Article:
The YouTube book was peer-reviewed and comes with an ISBN number, but beyond that it has little in common with the books we're used to seeing. Users get to it by visiting a Web site that consists of about 250 "texteos," pages that combine text and video. The videos, many of them produced by Ms. Juhasz's students, encourage readers to reflect on YouTube by learning inside it. The closest thing to chapters are "YouTours," which guide viewers through related pages. That format also makes the book a test of staying power: Since much of the content isn't owned by Ms. Juhasz, its owners could take it down, leaving holes in her book.
Christ on a crutch, is this woman purposefully trying to make my Bachelors of Arts in Media Studies even more worthless?
posted by wcfields at 12:17 PM on February 22, 2011 [2 favorites]


I met Alexandra Juhasz once.
She was nice.
posted by Dr. Wu at 12:25 PM on February 22, 2011


"Texteos"--I'd buy those. If I could pour milk on them.
posted by LucretiusJones at 12:44 PM on February 22, 2011


But Ms. Juhasz, a professor of media studies, felt that her students needed to participate in this new medium in order to critique it. The same was true of her work: Academic writing on YouTube demands videos, not just words.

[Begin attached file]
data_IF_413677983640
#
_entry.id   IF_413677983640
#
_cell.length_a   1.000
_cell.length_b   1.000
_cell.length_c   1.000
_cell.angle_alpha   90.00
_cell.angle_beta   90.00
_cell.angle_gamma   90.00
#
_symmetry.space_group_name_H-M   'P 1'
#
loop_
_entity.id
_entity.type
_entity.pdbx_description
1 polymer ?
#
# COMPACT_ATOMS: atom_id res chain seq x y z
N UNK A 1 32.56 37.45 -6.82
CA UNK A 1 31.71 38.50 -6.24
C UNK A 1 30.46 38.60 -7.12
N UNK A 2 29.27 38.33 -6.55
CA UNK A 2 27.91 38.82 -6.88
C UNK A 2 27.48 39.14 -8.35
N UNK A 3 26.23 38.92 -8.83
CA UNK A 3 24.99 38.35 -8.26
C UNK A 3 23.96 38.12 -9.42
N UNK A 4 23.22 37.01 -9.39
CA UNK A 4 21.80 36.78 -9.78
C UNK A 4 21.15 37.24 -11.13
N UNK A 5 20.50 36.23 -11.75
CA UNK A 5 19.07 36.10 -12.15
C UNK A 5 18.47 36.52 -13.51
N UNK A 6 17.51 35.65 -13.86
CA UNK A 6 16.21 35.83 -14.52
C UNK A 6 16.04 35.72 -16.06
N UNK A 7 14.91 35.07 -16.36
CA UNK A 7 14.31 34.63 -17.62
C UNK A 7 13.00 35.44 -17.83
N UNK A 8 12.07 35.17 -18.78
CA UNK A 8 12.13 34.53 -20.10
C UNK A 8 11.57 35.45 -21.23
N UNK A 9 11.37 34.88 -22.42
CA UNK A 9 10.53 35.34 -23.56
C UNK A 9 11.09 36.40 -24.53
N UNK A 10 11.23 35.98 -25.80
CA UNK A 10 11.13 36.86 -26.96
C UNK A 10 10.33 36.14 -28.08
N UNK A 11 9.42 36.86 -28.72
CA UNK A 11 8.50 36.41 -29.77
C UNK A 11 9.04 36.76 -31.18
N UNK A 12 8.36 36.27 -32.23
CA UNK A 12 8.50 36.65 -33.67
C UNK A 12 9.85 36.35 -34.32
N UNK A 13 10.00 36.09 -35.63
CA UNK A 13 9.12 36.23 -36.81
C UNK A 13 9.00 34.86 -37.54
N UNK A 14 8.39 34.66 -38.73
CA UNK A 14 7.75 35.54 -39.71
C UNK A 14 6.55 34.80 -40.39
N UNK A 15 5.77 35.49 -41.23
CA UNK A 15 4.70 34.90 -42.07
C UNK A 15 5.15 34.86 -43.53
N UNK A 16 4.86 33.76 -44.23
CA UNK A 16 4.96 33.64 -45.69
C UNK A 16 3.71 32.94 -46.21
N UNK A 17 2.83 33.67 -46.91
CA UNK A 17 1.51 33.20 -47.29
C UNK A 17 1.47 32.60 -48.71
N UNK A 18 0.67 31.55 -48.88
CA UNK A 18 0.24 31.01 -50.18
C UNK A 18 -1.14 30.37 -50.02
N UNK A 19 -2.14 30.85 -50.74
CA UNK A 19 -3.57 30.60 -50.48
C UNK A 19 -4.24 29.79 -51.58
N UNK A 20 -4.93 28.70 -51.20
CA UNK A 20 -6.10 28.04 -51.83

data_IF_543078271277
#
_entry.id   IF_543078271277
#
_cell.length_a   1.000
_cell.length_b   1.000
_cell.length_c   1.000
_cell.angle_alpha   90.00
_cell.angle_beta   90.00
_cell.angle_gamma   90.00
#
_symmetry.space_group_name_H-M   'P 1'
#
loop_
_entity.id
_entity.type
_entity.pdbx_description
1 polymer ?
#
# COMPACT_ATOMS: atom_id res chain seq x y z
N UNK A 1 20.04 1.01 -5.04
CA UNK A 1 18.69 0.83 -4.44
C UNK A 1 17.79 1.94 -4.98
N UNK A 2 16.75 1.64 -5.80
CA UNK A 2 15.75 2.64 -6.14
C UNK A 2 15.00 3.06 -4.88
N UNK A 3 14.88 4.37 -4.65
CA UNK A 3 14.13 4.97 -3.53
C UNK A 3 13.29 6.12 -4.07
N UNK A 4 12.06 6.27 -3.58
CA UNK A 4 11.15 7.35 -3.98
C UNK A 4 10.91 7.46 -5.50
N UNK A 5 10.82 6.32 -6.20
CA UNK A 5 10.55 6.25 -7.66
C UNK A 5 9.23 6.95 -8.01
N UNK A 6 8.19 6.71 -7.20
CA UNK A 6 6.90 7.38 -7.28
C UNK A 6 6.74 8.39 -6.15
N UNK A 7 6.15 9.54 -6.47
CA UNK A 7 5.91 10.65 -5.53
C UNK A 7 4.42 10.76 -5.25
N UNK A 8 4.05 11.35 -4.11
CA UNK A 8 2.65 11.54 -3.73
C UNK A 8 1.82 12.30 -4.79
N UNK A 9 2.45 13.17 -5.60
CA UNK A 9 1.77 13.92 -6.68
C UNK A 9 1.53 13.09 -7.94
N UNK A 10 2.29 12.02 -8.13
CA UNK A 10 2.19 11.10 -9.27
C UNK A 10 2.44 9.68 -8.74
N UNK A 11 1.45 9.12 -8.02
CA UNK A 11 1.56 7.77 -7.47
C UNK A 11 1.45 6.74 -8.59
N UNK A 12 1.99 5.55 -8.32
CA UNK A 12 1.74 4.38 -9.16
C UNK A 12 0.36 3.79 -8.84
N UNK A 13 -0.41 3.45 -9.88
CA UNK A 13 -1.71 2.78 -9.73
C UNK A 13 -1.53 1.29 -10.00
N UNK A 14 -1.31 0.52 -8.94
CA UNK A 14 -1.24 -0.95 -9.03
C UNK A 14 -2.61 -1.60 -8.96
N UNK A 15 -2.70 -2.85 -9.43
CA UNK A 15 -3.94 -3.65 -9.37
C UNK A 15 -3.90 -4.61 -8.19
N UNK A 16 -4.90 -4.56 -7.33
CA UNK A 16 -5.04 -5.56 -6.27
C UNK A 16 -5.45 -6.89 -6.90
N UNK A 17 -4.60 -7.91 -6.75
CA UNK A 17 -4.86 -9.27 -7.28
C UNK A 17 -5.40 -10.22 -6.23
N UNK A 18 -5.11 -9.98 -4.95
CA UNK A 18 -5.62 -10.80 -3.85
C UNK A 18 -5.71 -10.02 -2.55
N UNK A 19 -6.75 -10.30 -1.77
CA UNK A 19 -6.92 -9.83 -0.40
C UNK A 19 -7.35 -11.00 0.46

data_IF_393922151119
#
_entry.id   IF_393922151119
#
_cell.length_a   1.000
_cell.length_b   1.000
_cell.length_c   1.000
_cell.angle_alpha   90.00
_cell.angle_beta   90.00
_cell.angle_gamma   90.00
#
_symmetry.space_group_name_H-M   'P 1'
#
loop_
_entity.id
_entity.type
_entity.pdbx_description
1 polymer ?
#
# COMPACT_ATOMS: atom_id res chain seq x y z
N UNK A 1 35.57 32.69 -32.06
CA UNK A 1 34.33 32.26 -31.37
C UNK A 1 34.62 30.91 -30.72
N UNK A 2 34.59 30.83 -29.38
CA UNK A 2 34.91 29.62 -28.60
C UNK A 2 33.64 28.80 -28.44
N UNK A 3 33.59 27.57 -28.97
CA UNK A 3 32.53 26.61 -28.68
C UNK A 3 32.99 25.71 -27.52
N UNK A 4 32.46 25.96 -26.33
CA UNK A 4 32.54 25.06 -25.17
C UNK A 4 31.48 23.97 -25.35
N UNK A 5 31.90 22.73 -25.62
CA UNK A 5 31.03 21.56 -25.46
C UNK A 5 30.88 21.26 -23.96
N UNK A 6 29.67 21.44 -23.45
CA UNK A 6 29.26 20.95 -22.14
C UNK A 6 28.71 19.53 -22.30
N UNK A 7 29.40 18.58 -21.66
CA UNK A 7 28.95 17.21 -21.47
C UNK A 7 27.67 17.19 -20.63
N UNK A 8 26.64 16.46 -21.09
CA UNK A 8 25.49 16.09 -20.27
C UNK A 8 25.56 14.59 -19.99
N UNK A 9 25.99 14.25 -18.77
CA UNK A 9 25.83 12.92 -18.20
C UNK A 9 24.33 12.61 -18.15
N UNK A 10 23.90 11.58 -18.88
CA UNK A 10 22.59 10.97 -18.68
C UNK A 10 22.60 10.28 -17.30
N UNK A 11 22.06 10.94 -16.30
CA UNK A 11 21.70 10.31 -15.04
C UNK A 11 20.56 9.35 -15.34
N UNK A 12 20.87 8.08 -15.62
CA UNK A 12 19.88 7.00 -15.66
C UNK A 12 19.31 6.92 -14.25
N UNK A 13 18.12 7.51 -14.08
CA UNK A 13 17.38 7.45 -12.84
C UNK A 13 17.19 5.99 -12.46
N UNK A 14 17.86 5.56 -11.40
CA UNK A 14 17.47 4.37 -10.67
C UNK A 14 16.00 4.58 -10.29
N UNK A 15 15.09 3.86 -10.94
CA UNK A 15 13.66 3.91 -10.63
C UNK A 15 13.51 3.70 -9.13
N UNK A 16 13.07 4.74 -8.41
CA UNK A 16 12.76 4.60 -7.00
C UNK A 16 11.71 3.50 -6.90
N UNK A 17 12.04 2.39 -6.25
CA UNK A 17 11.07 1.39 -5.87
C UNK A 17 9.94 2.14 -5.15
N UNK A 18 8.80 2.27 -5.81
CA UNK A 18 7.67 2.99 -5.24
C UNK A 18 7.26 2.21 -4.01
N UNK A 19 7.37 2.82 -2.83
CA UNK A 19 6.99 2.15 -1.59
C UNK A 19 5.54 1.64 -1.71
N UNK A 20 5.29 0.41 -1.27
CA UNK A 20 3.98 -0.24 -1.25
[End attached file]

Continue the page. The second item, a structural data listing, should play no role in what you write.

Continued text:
Can't wait for the course about chatroulette.
posted by Kabanos at 12:53 PM on February 22, 2011


It is perhaps a different kind of learning, but I find Khan Academy to be a wonderful teaching tool and much more than a novelty. Are any of you familiar with it?
posted by beisny at 1:54 PM on February 22, 2011 [1 favorite]


Are any of you familiar with it?

I only heard the energetic, ringing endorsement of it in the second Star Trek movie.
posted by Greg Nog at 2:38 PM on February 22, 2011


Will similar publications, backed by established presses, count toward tenure?

Yes. or even not backed by "established presses". Things change, academics are not completely hidebound.
posted by cogneuro at 4:40 PM on February 22, 2011


« Older Cheese sandwiches required.   |   IMSLP copyright clashes Newer »


This thread has been archived and is closed to new comments